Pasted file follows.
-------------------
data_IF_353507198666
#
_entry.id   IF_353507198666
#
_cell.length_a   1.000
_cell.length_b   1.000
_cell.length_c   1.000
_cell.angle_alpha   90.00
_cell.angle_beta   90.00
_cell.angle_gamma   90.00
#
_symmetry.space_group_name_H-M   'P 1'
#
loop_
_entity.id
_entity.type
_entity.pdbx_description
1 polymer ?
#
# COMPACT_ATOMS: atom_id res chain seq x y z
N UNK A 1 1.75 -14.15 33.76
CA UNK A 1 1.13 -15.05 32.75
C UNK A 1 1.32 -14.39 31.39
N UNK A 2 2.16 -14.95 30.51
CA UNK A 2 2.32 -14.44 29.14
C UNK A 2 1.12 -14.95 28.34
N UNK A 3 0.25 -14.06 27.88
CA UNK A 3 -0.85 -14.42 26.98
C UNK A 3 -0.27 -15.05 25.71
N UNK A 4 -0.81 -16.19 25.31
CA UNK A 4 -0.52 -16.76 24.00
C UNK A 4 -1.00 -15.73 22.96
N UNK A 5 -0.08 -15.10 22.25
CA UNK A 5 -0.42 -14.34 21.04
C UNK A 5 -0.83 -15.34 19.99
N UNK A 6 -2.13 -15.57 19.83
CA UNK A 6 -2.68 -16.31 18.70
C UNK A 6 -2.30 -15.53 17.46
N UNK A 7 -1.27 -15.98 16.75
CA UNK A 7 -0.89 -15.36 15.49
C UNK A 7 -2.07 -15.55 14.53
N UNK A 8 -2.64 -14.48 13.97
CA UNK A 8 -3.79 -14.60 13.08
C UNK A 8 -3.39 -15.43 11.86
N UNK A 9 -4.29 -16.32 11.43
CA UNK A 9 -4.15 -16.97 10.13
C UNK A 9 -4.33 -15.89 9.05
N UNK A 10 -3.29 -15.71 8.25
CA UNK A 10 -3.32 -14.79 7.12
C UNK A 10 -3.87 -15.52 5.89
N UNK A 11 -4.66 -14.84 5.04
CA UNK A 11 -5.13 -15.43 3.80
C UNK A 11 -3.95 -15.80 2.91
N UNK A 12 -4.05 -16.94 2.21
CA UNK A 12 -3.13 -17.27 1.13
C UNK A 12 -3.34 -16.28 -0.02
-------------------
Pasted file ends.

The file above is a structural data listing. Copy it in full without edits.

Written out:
data_IF_353507198666
#
_entry.id   IF_353507198666
#
_cell.length_a   1.000
_cell.length_b   1.000
_cell.length_c   1.000
_cell.angle_alpha   90.00
_cell.angle_beta   90.00
_cell.angle_gamma   90.00
#
_symmetry.space_group_name_H-M   'P 1'
#
loop_
_entity.id
_entity.type
_entity.pdbx_description
1 polymer ?
#
# COMPACT_ATOMS: atom_id res chain seq x y z
N UNK A 1 1.75 -14.15 33.76
CA UNK A 1 1.13 -15.05 32.75
C UNK A 1 1.32 -14.39 31.39
N UNK A 2 2.16 -14.95 30.51
CA UNK A 2 2.32 -14.44 29.14
C UNK A 2 1.12 -14.95 28.34
N UNK A 3 0.25 -14.06 27.88
CA UNK A 3 -0.85 -14.42 26.98
C UNK A 3 -0.27 -15.05 25.71
N UNK A 4 -0.81 -16.19 25.31
CA UNK A 4 -0.52 -16.76 24.00
C UNK A 4 -1.00 -15.73 22.96
N UNK A 5 -0.08 -15.10 22.25
CA UNK A 5 -0.42 -14.34 21.04
C UNK A 5 -0.83 -15.34 19.99
N UNK A 6 -2.13 -15.57 19.83
CA UNK A 6 -2.68 -16.31 18.70
C UNK A 6 -2.30 -15.53 17.46
N UNK A 7 -1.27 -15.98 16.75
CA UNK A 7 -0.89 -15.36 15.49
C UNK A 7 -2.07 -15.55 14.53
N UNK A 8 -2.64 -14.48 13.97
CA UNK A 8 -3.79 -14.60 13.08
C UNK A 8 -3.39 -15.43 11.86
N UNK A 9 -4.29 -16.32 11.43
CA UNK A 9 -4.15 -16.97 10.13
C UNK A 9 -4.33 -15.89 9.05
N UNK A 10 -3.29 -15.71 8.25
CA UNK A 10 -3.32 -14.79 7.12
C UNK A 10 -3.87 -15.52 5.89
N UNK A 11 -4.66 -14.84 5.04
CA UNK A 11 -5.13 -15.43 3.80
C UNK A 11 -3.95 -15.80 2.91
N UNK A 12 -4.05 -16.94 2.21
CA UNK A 12 -3.13 -17.27 1.13
C UNK A 12 -3.34 -16.28 -0.02